- Audiences see Netflix original films as “meaningfully worse” in quality than the releases of most major films studios, according to new research from Barclays.
- The firm analyzed IMDB audience ratings for all films released by Netflix and the top six studios at the global box office this year, and Netflix ranked sixth overall in median score, behind the top five studios.
While Netflix has ramped up its original film production to net a substantial viewership, audiences still view the streaming service’s film offerings as qualitatively inferior to the releases from most major film studios, according to new research from Barclays, led by analyst Kannan Venkateshwar.
As Barclays notes, Netflix recently reported that the 33 original movies the company has released in 2018 so far have gained an audience of around 300 million viewers (or an average of around 9 million viewers per film).
Barclays said that Netflix’s audience for original films this year would equate to an estimated global box office performance of more than $4 billion.
But in the eyes of audiences, Netflix films are still “meaningfully worse” in quality than most studio releases, according to Barclays.
To assess audience perception of film quality, the firm analyzed the median IMDB audience ratings for all original movies released by Netflix and the top six studios at the global box office in 2018. It found that Netflix’s films ranked sixth overall in median score, behind the top five studios and only ahead of Paramount.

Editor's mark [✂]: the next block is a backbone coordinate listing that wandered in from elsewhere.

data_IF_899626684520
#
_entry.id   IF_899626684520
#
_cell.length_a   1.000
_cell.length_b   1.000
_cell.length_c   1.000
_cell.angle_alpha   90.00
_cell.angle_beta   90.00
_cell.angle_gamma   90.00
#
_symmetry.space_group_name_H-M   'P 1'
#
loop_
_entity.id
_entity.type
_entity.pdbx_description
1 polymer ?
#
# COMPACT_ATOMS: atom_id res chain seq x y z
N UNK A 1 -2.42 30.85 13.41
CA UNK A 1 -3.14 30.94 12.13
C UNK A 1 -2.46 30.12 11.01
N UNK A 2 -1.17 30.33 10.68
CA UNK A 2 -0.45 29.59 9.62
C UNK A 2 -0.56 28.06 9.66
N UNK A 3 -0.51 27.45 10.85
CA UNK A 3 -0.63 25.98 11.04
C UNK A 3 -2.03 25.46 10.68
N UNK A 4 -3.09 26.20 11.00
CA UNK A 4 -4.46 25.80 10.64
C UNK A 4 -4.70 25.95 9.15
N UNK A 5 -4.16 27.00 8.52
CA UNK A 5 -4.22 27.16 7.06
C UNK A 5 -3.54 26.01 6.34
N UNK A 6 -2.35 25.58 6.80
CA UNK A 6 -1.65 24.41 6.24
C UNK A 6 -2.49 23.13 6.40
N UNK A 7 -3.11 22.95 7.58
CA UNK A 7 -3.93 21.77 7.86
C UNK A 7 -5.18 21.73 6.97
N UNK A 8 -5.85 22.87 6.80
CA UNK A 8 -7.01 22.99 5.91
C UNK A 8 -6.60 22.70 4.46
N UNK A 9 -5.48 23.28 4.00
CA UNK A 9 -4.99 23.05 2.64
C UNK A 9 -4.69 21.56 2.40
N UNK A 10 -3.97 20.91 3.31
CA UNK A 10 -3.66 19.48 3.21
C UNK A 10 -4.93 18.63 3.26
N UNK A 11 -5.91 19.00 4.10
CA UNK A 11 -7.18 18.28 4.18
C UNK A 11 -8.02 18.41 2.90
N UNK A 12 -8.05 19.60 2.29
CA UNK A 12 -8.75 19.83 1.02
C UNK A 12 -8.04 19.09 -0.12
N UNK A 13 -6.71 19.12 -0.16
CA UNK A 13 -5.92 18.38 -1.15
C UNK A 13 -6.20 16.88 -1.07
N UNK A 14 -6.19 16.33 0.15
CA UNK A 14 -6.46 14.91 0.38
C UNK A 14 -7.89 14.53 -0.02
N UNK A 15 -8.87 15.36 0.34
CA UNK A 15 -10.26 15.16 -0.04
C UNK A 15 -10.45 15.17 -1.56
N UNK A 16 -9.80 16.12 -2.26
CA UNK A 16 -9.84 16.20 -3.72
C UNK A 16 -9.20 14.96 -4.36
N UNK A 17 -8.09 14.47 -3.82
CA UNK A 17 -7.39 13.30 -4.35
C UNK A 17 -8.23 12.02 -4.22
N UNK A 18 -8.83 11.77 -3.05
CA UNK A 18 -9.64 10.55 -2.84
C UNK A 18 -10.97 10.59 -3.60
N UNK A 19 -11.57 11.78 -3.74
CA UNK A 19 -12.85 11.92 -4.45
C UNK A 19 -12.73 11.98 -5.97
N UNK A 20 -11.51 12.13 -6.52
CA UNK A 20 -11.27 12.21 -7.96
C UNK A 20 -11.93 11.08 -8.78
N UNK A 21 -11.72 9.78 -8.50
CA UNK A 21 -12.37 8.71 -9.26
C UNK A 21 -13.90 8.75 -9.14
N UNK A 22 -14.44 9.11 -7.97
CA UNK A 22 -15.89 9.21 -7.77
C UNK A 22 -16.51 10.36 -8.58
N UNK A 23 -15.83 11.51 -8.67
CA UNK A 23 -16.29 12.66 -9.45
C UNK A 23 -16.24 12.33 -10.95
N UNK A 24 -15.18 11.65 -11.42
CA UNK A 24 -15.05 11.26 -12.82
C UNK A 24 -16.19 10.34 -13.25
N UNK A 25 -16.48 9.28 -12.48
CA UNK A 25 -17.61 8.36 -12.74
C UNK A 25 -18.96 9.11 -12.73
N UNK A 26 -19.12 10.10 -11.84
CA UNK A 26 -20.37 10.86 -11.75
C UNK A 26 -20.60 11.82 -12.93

In a few notable instances, Netflix’s strategy for original films has gained viewership even over critical (or even audience) perception of quality.
This year, Netflix bought the film “The Cloverfield Paradox” from Paramount for $50 million and surprise released after the Super Bowl in February. Though it brought in an estimated 5 million viewers in its first week, the film was panned by critics and scored low audience ratings on both Rotten Tomatoes and IMDB.
Last year, Netflix CEO Reed Hastings pointed to high Rotten Tomatoes audience scores for its Will Smith-led fantasy film “Bright” as the “measurement of success” that the company cited against critical panning of the film.
While Hastings blasted critics for being “disconnected from the mass appeal” of its strategy in releasing films like “Bright,” which drew 11 million viewers in its first three days of release, it appears that the company still has some major ground to make up in its stated attempt to win over the masses.